Stir sour cream and ice water together and set aside in the refrigerator. Process the flour, cornmeal, sugar and salt in a food processor, using 1-second pulses, until combined. Scatter the butter cubes over the flour mixture and pulse until most of the butter is incorporated. Dribble the water-sour cream mixture in and pulse until the dough just comes together (you may not need to use all of the water-sour cream). Gather the dough into a ball, place it on a piece of plastic wrap and flatten into a 6" dia. disk. Wrap the disk tightly with the plastic wrap and chill in the refrigerator for at least 2 hours; or place in a freezer bag and freeze for future use.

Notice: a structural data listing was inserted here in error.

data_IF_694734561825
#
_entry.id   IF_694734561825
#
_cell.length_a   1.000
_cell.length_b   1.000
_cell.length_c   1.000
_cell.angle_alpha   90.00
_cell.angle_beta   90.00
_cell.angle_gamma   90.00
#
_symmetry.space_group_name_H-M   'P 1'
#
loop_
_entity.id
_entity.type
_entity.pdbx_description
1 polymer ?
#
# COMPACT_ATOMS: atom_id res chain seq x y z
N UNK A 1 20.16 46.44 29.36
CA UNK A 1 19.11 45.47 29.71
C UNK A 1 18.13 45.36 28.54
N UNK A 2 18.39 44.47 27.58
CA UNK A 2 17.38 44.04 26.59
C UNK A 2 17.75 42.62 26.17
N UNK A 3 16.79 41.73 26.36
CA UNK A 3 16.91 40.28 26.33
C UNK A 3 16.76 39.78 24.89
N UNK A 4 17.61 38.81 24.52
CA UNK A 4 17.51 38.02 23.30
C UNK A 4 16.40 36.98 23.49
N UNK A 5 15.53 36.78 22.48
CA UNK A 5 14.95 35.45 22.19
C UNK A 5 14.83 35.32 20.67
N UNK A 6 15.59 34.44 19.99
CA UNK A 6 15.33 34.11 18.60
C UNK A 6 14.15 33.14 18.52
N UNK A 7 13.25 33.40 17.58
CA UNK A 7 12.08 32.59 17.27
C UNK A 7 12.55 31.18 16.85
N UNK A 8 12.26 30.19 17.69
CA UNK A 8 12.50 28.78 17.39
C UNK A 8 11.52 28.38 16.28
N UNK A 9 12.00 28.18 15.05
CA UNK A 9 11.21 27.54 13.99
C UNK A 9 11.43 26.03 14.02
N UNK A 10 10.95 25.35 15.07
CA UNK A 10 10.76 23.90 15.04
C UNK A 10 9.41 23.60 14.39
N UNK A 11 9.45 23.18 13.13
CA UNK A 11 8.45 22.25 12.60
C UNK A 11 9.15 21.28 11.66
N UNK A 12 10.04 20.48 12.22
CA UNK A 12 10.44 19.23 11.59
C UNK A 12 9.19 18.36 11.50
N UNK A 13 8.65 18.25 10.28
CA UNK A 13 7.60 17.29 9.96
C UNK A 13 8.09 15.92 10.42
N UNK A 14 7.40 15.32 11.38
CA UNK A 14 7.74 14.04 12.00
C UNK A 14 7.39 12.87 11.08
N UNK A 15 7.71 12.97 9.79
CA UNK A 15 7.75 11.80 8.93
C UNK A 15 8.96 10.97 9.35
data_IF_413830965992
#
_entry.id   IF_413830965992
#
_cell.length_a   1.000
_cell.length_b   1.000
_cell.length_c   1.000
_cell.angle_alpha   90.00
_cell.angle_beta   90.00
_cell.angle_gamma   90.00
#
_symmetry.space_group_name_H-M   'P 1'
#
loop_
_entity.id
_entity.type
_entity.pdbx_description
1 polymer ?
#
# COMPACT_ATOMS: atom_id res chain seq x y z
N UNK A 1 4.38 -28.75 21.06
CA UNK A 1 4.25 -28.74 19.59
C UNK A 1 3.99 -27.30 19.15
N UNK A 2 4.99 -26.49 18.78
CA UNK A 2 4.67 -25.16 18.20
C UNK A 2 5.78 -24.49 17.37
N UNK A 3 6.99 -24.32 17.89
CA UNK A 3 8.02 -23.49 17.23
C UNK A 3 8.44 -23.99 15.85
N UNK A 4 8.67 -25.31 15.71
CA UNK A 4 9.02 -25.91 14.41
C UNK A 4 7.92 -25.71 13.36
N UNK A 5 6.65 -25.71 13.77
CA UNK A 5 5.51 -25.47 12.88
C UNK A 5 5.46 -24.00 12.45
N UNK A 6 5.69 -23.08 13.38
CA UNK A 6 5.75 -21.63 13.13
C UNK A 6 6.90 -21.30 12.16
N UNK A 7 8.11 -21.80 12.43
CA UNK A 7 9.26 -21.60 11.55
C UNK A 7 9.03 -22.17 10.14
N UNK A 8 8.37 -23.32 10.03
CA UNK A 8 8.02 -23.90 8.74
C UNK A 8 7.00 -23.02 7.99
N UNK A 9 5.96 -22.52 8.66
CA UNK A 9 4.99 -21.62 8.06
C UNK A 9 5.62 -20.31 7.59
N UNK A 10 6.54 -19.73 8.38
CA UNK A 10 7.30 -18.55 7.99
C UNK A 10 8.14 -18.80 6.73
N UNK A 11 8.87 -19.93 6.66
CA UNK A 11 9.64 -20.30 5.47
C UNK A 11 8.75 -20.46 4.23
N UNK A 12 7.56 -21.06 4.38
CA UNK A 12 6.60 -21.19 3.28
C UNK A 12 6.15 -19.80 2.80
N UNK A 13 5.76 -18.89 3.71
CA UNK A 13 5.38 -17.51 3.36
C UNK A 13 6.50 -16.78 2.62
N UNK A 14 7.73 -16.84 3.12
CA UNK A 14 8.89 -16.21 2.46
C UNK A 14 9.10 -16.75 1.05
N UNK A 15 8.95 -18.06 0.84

Galette Fruit Filling
inspired by Home Baking (Alford/Duguid)

3 c. fresh fruit (pitted and sliced stone fruits, berries, apples, etc.)
5 tsp.+ sugar
1 tsp. cinnamon (optional)
1 tsp. cornstarch (optional)
1/4 c. finely chopped toasted almonds or walnuts
3 tbsp. butter, cut into small pieces